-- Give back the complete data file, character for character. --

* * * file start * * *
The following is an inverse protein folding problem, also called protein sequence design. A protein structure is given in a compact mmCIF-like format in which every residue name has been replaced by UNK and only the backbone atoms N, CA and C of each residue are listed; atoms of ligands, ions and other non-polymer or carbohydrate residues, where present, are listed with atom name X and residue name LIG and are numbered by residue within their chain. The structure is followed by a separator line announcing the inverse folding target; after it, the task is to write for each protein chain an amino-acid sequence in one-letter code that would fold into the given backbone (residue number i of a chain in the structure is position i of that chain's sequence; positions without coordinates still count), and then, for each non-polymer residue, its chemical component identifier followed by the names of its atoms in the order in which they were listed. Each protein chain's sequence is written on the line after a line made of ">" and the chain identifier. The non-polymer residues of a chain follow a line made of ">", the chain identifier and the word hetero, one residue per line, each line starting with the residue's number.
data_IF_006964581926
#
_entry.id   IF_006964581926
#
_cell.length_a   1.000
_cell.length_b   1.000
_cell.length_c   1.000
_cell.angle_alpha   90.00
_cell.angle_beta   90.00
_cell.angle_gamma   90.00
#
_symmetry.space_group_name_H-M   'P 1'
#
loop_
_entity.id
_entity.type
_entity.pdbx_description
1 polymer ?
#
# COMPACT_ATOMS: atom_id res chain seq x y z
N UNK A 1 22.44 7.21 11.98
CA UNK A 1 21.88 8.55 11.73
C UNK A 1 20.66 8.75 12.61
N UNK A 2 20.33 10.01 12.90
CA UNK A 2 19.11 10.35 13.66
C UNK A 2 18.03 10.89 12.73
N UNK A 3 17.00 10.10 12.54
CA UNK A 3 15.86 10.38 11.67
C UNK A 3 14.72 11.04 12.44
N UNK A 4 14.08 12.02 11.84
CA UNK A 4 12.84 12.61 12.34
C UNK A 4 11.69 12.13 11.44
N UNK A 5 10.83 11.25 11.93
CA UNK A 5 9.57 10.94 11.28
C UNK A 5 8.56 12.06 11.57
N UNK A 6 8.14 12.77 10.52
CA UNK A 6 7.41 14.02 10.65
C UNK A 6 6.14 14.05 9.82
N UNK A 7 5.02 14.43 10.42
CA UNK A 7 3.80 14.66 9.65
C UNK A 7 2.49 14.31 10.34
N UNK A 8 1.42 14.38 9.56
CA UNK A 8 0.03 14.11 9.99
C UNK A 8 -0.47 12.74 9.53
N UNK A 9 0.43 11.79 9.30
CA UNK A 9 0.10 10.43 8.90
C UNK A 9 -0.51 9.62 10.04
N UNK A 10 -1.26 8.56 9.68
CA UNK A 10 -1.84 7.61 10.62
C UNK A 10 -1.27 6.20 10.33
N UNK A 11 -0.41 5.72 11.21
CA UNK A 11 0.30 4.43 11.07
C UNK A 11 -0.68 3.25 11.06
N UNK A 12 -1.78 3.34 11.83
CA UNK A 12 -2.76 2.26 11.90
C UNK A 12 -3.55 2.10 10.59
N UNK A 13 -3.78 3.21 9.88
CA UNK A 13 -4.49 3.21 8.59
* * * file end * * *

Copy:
The following is an inverse protein folding problem, also called protein sequence design. A protein structure is given in a compact mmCIF-like format in which every residue name has been replaced by UNK and only the backbone atoms N, CA and C of each residue are listed; atoms of ligands, ions and other non-polymer or carbohydrate residues, where present, are listed with atom name X and residue name LIG and are numbered by residue within their chain. The structure is followed by a separator line announcing the inverse folding target; after it, the task is to write for each protein chain an amino-acid sequence in one-letter code that would fold into the given backbone (residue number i of a chain in the structure is position i of that chain's sequence; positions without coordinates still count), and then, for each non-polymer residue, its chemical component identifier followed by the names of its atoms in the order in which they were listed. Each protein chain's sequence is written on the line after a line made of ">" and the chain identifier. The non-polymer residues of a chain follow a line made of ">", the chain identifier and the word hetero, one residue per line, each line starting with the residue's number.
data_IF_006964581926
#
_entry.id   IF_006964581926
#
_cell.length_a   1.000
_cell.length_b   1.000
_cell.length_c   1.000
_cell.angle_alpha   90.00
_cell.angle_beta   90.00
_cell.angle_gamma   90.00
#
_symmetry.space_group_name_H-M   'P 1'
#
loop_
_entity.id
_entity.type
_entity.pdbx_description
1 polymer ?
#
# COMPACT_ATOMS: atom_id res chain seq x y z
N UNK A 1 22.44 7.21 11.98
CA UNK A 1 21.88 8.55 11.73
C UNK A 1 20.66 8.75 12.61
N UNK A 2 20.33 10.01 12.90
CA UNK A 2 19.11 10.35 13.66
C UNK A 2 18.03 10.89 12.73
N UNK A 3 17.00 10.10 12.54
CA UNK A 3 15.86 10.38 11.67
C UNK A 3 14.72 11.04 12.44
N UNK A 4 14.08 12.02 11.84
CA UNK A 4 12.84 12.61 12.34
C UNK A 4 11.69 12.13 11.44
N UNK A 5 10.83 11.25 11.93
CA UNK A 5 9.57 10.94 11.28
C UNK A 5 8.56 12.06 11.57
N UNK A 6 8.14 12.77 10.52
CA UNK A 6 7.41 14.02 10.65
C UNK A 6 6.14 14.05 9.82
N UNK A 7 5.02 14.43 10.42
CA UNK A 7 3.80 14.66 9.65
C UNK A 7 2.49 14.31 10.34
N UNK A 8 1.42 14.38 9.56
CA UNK A 8 0.03 14.11 9.99
C UNK A 8 -0.47 12.74 9.53
N UNK A 9 0.43 11.79 9.30
CA UNK A 9 0.10 10.43 8.90
C UNK A 9 -0.51 9.62 10.04
N UNK A 10 -1.26 8.56 9.68
CA UNK A 10 -1.84 7.61 10.62
C UNK A 10 -1.27 6.20 10.33
N UNK A 11 -0.41 5.72 11.21
CA UNK A 11 0.30 4.43 11.07
C UNK A 11 -0.68 3.25 11.06
N UNK A 12 -1.78 3.34 11.83
CA UNK A 12 -2.76 2.26 11.90
C UNK A 12 -3.55 2.10 10.59
N UNK A 13 -3.78 3.21 9.88
CA UNK A 13 -4.49 3.21 8.59